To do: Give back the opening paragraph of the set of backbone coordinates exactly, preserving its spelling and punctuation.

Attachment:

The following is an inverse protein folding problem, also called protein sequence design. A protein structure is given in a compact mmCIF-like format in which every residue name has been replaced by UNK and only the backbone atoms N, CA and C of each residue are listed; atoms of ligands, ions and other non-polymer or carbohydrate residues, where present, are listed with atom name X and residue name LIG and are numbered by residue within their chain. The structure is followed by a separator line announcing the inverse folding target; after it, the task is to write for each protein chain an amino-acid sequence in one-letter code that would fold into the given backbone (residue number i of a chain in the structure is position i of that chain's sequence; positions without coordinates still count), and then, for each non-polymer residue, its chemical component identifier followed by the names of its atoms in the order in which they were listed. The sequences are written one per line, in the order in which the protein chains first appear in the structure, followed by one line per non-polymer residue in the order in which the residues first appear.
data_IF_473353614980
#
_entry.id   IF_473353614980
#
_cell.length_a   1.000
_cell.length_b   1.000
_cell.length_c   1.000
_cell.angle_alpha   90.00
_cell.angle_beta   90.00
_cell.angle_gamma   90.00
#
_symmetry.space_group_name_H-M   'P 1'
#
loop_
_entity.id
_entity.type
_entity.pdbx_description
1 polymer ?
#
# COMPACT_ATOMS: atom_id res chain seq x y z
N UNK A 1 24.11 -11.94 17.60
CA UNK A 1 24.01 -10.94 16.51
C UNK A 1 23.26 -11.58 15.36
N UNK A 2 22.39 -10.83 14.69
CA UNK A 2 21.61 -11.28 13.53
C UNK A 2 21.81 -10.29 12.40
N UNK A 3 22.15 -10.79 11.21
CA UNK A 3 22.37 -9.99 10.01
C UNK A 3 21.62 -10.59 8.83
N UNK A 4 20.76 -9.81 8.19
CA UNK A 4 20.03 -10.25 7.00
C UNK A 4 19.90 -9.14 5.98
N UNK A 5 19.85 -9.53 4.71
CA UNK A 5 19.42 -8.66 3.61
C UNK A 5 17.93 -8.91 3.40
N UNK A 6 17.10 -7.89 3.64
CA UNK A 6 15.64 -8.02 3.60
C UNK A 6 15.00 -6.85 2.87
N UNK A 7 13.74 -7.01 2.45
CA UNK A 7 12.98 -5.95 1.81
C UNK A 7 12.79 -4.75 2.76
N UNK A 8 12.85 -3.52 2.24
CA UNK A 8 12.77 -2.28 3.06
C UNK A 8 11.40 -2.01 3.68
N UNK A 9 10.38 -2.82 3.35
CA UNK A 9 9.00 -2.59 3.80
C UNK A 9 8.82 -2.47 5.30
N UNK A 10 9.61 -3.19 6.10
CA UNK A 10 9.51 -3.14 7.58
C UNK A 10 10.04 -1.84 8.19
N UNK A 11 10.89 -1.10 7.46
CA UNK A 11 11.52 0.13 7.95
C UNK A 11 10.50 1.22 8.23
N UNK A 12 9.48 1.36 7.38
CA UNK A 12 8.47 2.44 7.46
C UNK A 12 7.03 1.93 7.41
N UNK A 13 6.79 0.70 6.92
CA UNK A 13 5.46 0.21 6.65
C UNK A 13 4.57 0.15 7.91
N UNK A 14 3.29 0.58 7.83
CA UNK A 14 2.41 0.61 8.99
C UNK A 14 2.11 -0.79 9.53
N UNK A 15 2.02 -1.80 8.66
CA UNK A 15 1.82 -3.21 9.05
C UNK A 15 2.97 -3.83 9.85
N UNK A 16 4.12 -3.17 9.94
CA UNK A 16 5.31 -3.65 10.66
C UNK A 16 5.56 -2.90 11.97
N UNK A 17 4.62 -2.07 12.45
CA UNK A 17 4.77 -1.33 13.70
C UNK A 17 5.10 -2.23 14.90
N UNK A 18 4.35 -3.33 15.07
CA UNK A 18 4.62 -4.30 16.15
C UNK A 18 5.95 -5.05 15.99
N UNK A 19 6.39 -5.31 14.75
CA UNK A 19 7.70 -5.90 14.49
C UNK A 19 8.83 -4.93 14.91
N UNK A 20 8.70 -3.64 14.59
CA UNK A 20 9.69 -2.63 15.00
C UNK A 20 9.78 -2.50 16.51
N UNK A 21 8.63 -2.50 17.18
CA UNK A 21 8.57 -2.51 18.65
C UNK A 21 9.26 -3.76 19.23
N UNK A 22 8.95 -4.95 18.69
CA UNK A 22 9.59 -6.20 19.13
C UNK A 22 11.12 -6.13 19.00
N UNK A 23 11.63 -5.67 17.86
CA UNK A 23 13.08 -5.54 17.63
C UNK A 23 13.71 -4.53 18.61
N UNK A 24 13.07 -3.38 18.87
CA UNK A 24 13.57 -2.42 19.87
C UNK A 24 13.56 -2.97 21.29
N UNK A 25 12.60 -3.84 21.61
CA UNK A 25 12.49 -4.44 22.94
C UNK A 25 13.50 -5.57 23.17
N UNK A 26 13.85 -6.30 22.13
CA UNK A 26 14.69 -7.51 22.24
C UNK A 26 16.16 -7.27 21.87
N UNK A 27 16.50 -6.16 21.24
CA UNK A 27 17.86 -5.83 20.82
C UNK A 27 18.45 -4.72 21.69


The following is an inverse protein folding problem, also called protein sequence design. A protein structure is given in a compact mmCIF-like format in which every residue name has been replaced by UNK and only the backbone atoms N, CA and C of each residue are listed; atoms of ligands, ions and other non-polymer or carbohydrate residues, where present, are listed with atom name X and residue name LIG and are numbered by residue within their chain. The structure is followed by a separator line announcing the inverse folding target; after it, the task is to write for each protein chain an amino-acid sequence in one-letter code that would fold into the given backbone (residue number i of a chain in the structure is position i of that chain's sequence; positions without coordinates still count), and then, for each non-polymer residue, its chemical component identifier followed by the names of its atoms in the order in which they were listed. The sequences are written one per line, in the order in which the protein chains first appear in the structure, followed by one line per non-polymer residue in the order in which the residues first appear.